Inventive to Infinity
By S. Patricia Wittberg
A common saying among the various congregations of Sisters and Daughters of Charity, derived from St. Vincent de Paul, is that we are to be “inventive to infinity” as we strive to respond to the emerging needs we see around us. At Light of Hearts Villa in Bedford, Ohio, Sisters Helen Therese Scasny, Anita Maroun and Regina Kusnir and many other Sisters of Charity have lived St. Vincent’s call for more than 35 years.*
In the mid-1980s, it was becoming obvious that the Sisters’ all-girls high school, Lumen Cordium, was facing the prospect of declining enrollment. There were 25 other Catholic high schools in Cleveland, the final members of the Baby Boom generation were being replaced by a much smaller age cohort, and the local all-boys Catholic high school had recently become coeducational. S. Anita, the principal of Lumen Cordium, and the other Sisters looked for a new unmet need. And thus Light of Hearts Villa was born.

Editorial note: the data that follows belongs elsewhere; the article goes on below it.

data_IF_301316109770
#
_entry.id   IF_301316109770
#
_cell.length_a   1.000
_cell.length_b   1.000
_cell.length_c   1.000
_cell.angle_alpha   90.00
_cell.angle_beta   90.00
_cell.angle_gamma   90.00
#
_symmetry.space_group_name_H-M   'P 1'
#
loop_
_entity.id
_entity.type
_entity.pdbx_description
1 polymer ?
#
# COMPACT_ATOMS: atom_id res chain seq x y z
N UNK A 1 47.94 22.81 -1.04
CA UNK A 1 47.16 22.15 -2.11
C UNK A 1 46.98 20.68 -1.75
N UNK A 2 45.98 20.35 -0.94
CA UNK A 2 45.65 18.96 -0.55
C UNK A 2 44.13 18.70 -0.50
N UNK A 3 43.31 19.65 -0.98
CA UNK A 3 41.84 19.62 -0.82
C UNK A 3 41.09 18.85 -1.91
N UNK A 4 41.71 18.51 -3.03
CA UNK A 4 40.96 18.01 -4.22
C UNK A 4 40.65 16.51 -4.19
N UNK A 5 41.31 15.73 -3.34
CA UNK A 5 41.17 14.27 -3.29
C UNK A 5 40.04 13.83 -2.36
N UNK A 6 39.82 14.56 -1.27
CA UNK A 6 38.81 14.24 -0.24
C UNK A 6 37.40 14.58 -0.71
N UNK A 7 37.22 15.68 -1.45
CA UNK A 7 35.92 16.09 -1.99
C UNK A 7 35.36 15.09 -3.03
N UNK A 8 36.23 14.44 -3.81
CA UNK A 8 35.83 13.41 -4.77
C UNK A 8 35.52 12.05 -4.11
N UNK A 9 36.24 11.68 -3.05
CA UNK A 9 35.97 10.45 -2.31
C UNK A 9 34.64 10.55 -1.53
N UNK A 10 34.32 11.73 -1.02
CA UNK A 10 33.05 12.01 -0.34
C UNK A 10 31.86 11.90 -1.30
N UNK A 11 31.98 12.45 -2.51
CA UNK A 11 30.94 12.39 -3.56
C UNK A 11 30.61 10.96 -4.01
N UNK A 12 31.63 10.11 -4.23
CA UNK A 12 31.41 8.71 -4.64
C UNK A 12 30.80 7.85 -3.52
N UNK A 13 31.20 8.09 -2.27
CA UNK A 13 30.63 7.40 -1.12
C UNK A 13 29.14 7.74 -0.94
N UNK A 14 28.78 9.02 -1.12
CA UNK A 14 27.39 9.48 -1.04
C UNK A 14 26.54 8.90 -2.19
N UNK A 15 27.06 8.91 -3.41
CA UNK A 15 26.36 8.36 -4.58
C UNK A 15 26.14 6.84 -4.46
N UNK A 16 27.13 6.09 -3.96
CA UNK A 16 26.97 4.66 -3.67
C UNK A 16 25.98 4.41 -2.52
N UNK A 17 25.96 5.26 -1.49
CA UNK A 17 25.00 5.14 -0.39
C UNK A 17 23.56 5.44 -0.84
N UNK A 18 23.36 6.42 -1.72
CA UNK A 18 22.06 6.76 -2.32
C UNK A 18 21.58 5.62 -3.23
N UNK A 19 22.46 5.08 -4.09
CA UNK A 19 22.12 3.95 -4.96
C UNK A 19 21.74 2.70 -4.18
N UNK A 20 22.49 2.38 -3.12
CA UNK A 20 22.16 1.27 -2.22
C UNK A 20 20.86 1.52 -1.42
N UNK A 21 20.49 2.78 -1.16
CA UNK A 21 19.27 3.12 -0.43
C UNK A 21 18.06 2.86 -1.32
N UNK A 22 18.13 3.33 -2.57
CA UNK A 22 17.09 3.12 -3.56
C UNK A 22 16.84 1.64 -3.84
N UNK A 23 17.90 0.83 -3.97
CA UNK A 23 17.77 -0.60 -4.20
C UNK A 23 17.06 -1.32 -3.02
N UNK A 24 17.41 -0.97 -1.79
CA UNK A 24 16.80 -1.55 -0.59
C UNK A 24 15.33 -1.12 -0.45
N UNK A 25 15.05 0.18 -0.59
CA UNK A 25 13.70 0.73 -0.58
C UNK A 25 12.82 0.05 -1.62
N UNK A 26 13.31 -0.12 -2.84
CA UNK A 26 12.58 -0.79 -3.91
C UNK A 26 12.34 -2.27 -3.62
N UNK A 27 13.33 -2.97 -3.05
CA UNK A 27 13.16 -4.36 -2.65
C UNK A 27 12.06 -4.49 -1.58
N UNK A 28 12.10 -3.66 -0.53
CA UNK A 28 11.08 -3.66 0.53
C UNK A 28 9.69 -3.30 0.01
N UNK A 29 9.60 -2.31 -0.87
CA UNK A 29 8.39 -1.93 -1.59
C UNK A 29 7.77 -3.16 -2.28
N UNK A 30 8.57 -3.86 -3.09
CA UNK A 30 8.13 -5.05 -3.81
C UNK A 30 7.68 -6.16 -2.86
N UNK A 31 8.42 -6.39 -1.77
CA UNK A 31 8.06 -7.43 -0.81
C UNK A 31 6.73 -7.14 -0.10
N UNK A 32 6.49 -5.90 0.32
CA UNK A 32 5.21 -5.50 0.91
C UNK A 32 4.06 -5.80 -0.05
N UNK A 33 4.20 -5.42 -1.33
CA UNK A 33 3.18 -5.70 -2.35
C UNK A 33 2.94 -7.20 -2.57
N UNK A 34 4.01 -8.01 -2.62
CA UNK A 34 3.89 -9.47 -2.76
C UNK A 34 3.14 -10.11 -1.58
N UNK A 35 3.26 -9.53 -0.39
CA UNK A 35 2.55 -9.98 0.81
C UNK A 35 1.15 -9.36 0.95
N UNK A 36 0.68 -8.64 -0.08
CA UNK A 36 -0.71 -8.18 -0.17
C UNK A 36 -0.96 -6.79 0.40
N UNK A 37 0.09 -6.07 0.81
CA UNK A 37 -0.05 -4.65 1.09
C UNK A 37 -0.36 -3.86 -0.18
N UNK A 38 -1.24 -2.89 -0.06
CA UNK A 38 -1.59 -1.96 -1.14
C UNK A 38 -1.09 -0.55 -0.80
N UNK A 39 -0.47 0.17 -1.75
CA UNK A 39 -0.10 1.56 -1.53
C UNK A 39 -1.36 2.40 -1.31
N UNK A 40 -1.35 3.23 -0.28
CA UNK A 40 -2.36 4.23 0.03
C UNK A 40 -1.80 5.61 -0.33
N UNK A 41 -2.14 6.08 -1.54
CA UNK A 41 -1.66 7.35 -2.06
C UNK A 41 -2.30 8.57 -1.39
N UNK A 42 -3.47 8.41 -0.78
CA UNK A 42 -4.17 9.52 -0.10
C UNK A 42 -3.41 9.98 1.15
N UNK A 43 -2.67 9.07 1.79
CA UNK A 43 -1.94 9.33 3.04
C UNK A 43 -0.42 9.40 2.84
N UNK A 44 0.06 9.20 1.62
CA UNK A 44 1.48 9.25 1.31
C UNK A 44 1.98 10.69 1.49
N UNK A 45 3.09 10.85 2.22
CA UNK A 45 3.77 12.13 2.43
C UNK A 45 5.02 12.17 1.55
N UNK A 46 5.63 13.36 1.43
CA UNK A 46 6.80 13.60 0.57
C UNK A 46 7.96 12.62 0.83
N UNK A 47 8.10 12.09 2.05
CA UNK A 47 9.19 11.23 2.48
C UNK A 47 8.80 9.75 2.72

Changing a high school into a free-standing assisted living facility – the first one in Ohio at the time – truly required “inventiveness to infinity.” Sisters Helen Therese and Regina were in charge of coordinating the transformation: dividing the classrooms into apartments, raising funding, and getting a license from state officials who kept seeing Light of Hearts Villa as a nursing home rather than as a home for the well elderly. They sold all the school’s furnishings and equipment to pay the contractors, and got three-year loans from several religious congregations – and paid them back within the first three years of the Villa’s operation. They hired the same architect who had originally designed the building, and whose work won two design awards. In 1989 – two years after the high school had closed – Light of Hearts Villa was completed, nine months early and under budget. S. Helen Therese was the first executive director, a position she held for the next 20 years. S. Anita served as her assistant for part of this period, and has filled other roles since: “everything from receptionist, to liturgist, to providing legal services to the residents as a civil attorney” once she had completed her law degree.